US 20020121453 A1
This invention allows medications to be held in bottles in a “medicine organizer device” in such a way that all medications can be identified and taken by the user easily and safely and at the appropriate time. It minimizes the risks associated with forgetting to take medication. The invention facilitates direct transfer of the appropriate dosage of medicine to the patient's mouth without the need of hand contact that in addition to sanitary considerations can lead to dropping the medication before oral ingestion.
1. A medicine organizer device comprising:
A holding device for a plurality of medicine containers arranged in a sequential order;
A labeling system for said medicine containers; and
A plurality of containers wherein said containers are attached to said holding device, allowing each individual container to extend and its top to reach the user's mouth, therein eliminating the risk of dropping or spilling the medication placed inside said container.
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 This application is entitled to benefit of Provisional Patent Application Serial No. 60/275,537 filed Feb. 20, 2001.
 This research was not sponsored by any Federal Agency.
 Not applicable to this invention.
 1. Field of Invention
 This invention relates to devices for storing and dispensing medications.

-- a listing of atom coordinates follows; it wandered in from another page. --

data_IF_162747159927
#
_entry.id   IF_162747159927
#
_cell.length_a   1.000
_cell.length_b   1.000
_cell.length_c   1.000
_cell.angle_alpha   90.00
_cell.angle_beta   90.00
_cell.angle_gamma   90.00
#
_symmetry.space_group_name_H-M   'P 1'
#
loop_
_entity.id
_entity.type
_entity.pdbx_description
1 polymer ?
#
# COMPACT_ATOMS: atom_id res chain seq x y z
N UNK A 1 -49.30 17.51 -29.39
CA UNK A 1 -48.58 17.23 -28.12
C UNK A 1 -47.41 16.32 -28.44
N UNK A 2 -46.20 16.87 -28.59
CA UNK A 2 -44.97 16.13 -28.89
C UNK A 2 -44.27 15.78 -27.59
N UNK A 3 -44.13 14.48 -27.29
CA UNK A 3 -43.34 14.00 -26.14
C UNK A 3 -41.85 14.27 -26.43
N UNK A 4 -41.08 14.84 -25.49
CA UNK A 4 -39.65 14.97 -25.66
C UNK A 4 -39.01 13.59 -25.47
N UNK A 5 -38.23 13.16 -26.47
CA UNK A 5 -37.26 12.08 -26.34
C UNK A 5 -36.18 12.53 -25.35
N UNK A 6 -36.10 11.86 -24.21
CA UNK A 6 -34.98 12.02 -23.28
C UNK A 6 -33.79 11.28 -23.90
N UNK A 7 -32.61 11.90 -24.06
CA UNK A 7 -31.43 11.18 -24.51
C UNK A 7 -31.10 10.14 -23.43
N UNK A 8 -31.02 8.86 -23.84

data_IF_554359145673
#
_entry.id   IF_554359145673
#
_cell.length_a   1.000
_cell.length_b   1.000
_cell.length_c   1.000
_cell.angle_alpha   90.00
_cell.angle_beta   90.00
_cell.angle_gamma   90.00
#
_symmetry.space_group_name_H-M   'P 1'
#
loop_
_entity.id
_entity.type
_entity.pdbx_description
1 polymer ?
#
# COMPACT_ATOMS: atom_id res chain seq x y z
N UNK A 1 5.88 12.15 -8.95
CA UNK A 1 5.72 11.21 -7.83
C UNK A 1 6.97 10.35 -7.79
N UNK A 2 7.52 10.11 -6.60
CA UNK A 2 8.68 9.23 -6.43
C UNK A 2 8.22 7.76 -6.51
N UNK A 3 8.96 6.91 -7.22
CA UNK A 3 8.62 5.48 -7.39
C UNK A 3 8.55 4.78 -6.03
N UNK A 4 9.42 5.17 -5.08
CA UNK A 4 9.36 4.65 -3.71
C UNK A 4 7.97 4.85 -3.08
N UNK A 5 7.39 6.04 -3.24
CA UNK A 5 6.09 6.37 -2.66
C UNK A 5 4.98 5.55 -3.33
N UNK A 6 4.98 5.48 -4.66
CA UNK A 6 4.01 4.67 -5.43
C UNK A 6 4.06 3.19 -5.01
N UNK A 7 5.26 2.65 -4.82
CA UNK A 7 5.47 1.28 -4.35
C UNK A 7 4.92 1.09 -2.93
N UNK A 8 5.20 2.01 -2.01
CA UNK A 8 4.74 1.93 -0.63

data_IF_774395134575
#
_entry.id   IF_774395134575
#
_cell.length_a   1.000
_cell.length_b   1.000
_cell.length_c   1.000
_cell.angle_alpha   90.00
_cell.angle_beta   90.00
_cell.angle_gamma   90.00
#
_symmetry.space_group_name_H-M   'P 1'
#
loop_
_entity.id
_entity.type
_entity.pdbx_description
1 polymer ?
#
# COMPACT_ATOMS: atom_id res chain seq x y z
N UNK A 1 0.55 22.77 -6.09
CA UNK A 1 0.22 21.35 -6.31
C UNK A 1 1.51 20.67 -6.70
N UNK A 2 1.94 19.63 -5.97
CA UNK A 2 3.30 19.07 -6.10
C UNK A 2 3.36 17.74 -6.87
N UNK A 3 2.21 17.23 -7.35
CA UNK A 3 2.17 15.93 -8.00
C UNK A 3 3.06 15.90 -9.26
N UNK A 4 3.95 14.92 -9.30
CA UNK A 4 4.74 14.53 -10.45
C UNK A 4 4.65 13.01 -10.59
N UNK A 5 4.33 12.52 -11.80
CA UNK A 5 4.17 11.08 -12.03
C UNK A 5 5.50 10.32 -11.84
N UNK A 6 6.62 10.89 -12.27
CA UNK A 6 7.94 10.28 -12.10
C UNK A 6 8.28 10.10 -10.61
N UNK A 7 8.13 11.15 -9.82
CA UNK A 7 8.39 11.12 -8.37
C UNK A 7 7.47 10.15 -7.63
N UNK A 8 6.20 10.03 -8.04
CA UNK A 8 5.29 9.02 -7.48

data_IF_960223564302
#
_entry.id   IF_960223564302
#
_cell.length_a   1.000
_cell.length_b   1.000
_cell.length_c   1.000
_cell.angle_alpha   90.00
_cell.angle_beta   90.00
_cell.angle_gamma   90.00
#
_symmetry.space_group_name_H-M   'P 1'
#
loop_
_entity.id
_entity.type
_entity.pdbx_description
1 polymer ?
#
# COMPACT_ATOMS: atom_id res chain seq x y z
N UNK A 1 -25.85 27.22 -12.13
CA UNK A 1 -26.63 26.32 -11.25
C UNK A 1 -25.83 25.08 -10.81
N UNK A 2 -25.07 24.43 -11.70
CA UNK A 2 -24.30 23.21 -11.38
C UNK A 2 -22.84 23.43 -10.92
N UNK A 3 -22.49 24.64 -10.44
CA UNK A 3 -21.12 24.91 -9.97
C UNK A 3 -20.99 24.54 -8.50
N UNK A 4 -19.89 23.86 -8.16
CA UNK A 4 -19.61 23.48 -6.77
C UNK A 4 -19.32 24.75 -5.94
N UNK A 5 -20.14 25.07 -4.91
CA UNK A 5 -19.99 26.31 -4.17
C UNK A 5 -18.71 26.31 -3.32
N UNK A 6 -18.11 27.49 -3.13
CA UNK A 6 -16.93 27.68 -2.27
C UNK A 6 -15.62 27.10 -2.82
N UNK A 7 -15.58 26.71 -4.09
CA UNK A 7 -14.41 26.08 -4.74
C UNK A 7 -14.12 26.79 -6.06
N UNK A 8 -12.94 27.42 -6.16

2. Discussion of Prior Art
 There are several medicine organizers and pill dispensers present in the prior art, but none of which disclose the invention that pertains to this application. U.S. Pat. No. 4,126,247 (Majka, 1978) describes a pill dispenser which is a key operated device and does not let the user put bottles with medicine, unlike the Bowman invention. U.S. Pat. No. No. 4,573,606 (Lewis, 1986) discloses an automatic pill dispenser and method of administering medical pills, which has a photoelectric pill detector, yet does not foresee handling of bottles with medication. U.S. Pat. No. 4,573,580 (Messer, 1986) pertains to a unit dose medication dispenser where the user consumes medicine by hand and no bottle handling is foreseen. U.S. Pat. No. 4,763,810 (Christiansen, 1988) relates to a medication dispenser that has a microprocessor and does not foreseen handling of bottles of medication. U.S. Pat. No. 5,762,199 (Aguilera, 1988) refers to a daily pocket pill organizer that is a compartmented pocket size cylindrical dispenser of pills with a removable top. U.S. Pat. No. 5,915,560 (George et al, 1999) describes a compartmentalized pill dispenser with a plurality of pill cavities but that does not involve bottle handling. U.S. Pat. No. 6,193,103 (Clarijs, 2001) discloses a pill dispenser with a base plate, a cover, holding means for pills and aperture for releasing pill, but no handling of medicine bottles. Finally, U.S. Pat. No. 6,338,535 (Rickert, 2002) relates to a pill organizer with a plurality of drawers but using no medicine bottles. Therefore, the prior art does not include a medicine organizer device in which the user can consume the medication directly from a bottle containing medication. Thus, this invention prevents the user's direct hand contact with the medicine, dropping the medication to the ground, and sanitary problems. For all of these reasons, the Bowman invention is a new and useful device subject to patent protection.